Practically Identifiable Model of Robotic Manipulator for Calibration in Real Industrial Environment

  • Alexandr Klimchik
  • Stephane Caro
  • Benoit Furet
  • Anatol Pashkevich
Conference paper
Part of the Advances in Intelligent Systems and Computing book series (AISC, volume 302)

Abstract

The paper addresses a problem of robotic manipulator calibration in real industrial environment. Particular attention is paid to the practical identifiability of the model parameters, which completely differs from the theoretical one that relies on the rank of the observation matrix only, without taking into account essential differences in the model parameter magnitudes and the measurement noise impact. To solve the problem, several model reduction methods are proposed. The advantages of the developed approach are illustrated by an application example that deals with the geometric calibration of an industrial robot used in aerospace industry.

Keywords

Robotic manipulator Geometric calibration Parameter identifiability Model reduction Experimental validation 

Notes

Acknowledgments

The work presented in this paper was partially funded by ANR (Project ANR-2010-SEGI-003-02-COROUSSO) and FEDER ROBOTEX, France.

References

  1. 1.
    Hollerbach, J., W. Khalil and M. Gautier (2008). Model Identification. Springer Handbook of Robotics. B. Siciliano and O. Khatib, Springer, Berlin Heidelberg: 321–344.Google Scholar
  2. 2.
    Elatta, A., L. P. Gen, F. L. Zhi, Y. Daoyuan and L. Fei (2004). “An overview of robot calibration.” Information Technology Journal 3(1): 74–78.Google Scholar
  3. 3.
    Stone, H. W. (1987). Kinematic modeling, identification, and control of robotic manipulators, Springer.Google Scholar
  4. 4.
    Nubiola, A. and I. A. Bonev (2013). “Absolute calibration of an ABB IRB 1600 robot using a laser tracker.” Robotics and Computer-Integrated Manufacturing 29(1): 236–245.Google Scholar
  5. 5.
    Liu, Y., Z. Jiang, H. Liu and W. Xu (2012). “Geometric Parameter Identification of a 6-DOF Space Robot Using a Laser-Ranger.” Journal of Robotics 2012.Google Scholar
  6. 6.
    Goswami, A., A. Quaid and M. Peshkin (1993). Complete parameter identification of a robot from partial pose information. Robotics and Automation, 1993. Proceedings., 1993 IEEE International Conference on, IEEE.Google Scholar
  7. 7.
    Klimchik, A., Y. Wu, S. Caro, B. Furet and A. Pashkevich (2013). Advanced robot calibration using partial pose measurements. Methods and Models in Automation and Robotics (MMAR), 2013 18th International Conference on, IEEE.Google Scholar
  8. 8.
    Takeda, Y., G. Shen and H. Funabashi (2004). “A DBB-based kinematic calibration method for in-parallel actuated mechanisms using a Fourier series.” Journal of Mechanical Design 126: 856.Google Scholar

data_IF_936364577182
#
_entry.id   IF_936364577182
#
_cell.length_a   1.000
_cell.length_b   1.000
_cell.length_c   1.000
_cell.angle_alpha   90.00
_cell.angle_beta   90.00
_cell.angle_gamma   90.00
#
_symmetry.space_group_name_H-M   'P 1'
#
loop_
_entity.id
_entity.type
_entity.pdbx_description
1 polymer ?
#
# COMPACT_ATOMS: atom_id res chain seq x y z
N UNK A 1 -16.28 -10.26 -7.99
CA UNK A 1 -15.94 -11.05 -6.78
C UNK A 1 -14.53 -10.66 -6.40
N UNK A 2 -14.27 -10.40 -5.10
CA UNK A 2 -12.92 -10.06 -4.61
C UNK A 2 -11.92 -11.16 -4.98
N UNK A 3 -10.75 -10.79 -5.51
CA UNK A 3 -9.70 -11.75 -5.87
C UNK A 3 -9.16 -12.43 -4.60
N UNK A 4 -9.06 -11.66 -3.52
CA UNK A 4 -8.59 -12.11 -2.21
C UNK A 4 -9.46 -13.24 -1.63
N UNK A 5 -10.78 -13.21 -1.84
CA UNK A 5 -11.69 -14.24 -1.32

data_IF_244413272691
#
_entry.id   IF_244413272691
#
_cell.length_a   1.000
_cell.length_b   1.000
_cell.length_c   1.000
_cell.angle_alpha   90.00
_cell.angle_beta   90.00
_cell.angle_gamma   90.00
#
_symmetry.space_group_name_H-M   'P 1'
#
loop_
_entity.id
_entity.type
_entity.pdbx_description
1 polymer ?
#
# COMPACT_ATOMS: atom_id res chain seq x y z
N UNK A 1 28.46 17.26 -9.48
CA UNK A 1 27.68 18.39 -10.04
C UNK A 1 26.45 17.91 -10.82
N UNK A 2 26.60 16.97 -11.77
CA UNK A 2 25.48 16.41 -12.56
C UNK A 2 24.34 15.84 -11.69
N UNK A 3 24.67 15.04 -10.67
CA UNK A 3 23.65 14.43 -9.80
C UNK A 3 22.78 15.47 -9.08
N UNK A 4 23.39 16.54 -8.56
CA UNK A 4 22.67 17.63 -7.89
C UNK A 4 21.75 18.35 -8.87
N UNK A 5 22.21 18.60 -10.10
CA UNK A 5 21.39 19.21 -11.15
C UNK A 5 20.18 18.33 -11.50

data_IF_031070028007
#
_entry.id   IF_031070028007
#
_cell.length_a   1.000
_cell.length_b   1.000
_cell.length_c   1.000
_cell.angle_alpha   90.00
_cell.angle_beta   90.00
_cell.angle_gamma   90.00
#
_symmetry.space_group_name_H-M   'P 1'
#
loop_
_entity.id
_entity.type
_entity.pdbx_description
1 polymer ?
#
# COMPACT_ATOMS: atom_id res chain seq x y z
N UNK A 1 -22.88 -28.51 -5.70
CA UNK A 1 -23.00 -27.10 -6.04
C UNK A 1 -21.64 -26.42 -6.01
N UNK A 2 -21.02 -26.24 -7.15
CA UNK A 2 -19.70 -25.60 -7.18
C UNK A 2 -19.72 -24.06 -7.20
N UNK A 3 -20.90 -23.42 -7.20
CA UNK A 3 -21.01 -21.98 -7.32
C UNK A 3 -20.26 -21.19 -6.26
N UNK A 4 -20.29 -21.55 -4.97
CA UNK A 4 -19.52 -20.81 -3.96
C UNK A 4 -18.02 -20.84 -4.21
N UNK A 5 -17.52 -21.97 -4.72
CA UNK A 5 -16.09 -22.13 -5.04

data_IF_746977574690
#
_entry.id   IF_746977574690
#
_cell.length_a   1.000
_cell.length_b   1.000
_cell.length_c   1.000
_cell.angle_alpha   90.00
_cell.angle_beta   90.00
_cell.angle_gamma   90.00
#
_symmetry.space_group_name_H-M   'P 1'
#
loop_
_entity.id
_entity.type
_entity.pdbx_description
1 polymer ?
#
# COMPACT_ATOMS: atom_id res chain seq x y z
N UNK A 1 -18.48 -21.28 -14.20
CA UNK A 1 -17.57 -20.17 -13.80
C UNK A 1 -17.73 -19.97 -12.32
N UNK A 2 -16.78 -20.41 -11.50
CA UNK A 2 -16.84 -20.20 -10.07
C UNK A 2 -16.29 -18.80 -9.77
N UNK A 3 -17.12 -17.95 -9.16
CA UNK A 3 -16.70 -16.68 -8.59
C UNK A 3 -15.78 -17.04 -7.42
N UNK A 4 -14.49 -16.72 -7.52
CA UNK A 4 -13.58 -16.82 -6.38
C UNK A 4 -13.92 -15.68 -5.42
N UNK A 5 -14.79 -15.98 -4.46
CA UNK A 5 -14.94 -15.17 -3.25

9. 9.
    Santolaria, J., J. Conte and M. Ginés (2013). “Laser tracker-based kinematic parameter calibration of industrial robots by improved CPA method and active retroreflector.” The International Journal of Advanced Manufacturing Technology: 1–20.Google Scholar
  10. 10.
    Klimchik, A., A. Pashkevich, D. Chablat and G. Hovland (2013). “Compliance error compensation technique for parallel robots composed of non-perfect serial chains.” Robotics and Computer-Integrated Manufacturing 29(2): 385–393.Google Scholar
  11. 11.
    Chen, Y., J. Gao, H. Deng, D. Zheng, X. Chen and R. Kelly (2013). “Spatial statistical analysis and compensation of machining errors for complex surfaces.” Precision Engineering 37(1): 203–212.Google Scholar
  12. 12.
    Klimchik, A., D. Bondarenko, A. Pashkevich, S. Briot and B. Furet (2014). Compliance Error Compensation in Robotic-Based Milling. Informatics in Control, Automation and Robotics. J.-L. Ferrier, A. Bernard, O. Gusikhin and K. Madani, Springer International Publishing. 283: 197–216.Google Scholar
  13. 13.
    Zhuang, H., Z. S. Roth and F. Hamano (1992). “A complete and parametrically continuous kinematic model for robot manipulators.” Robotics and Automation, IEEE Transactions on 8(4): 451–463.Google Scholar
  14. 14.
    Zhuang, H., F. Adviser-Hamano and Z. S. Adviser-Roth (1989). “Kinematic modeling, identification and compensation of robot manipulators.”.Google Scholar
  15. 15.
    Yang, X., L. Wu, J. Li and K. Chen (2014). “A minimal kinematic model for serial robot calibration using POE formula.” Robotics and Computer-Integrated Manufacturing 30(3): 326–334.Google Scholar
  16. 16.
    Khalil, W., M. Gautier and C. Enguehard (1991). “Identifiable parameters and optimum configurations for robots calibration.” Robotica 9(01): 63–70.Google Scholar
  17. 17.
    Pashkevich, A. (2001). Computer-aided generation of complete irreducible models for robotic manipulators. The 3rd Int. Conference of Modellimg and Simulation. University of Technology of Troyes, France.Google Scholar
  18. 18.
    Klimchik, A., S. Caro and A. Pashkevich (2013). “Practical identifiability of the manipulator link stiffness parameters.” ASME 2013 International Mechanical Engineering Congress & Exposition: 1–10.Google Scholar
  19. 19.
    Khalil, W. and E. Dombre (2004). Modeling, identification and control of robots, Butterworth-Heinemann.Google Scholar
  20. 20.
    Wu, Y. (2014). Optimal Pose Selection for the Identification of Geometric and Elastostatic Parameters of Machining Robots, Phd Thesis, Ecole des Mines de Nantes, France.Google Scholar

Copyright information

© Springer International Publishing Switzerland 2016

Authors and Affiliations

  • Alexandr Klimchik
    • 1
  • Stephane Caro
    • 2
  • Benoit Furet
    • 3
  • Anatol Pashkevich
    • 1
  1. 1.Ecole des Mines de NantesIrccynFrance
  2. 2.Centre National de la Recherche ScientifiqueIrccynFrance
  3. 3.University of NantesIrccynFrance

Personalised recommendations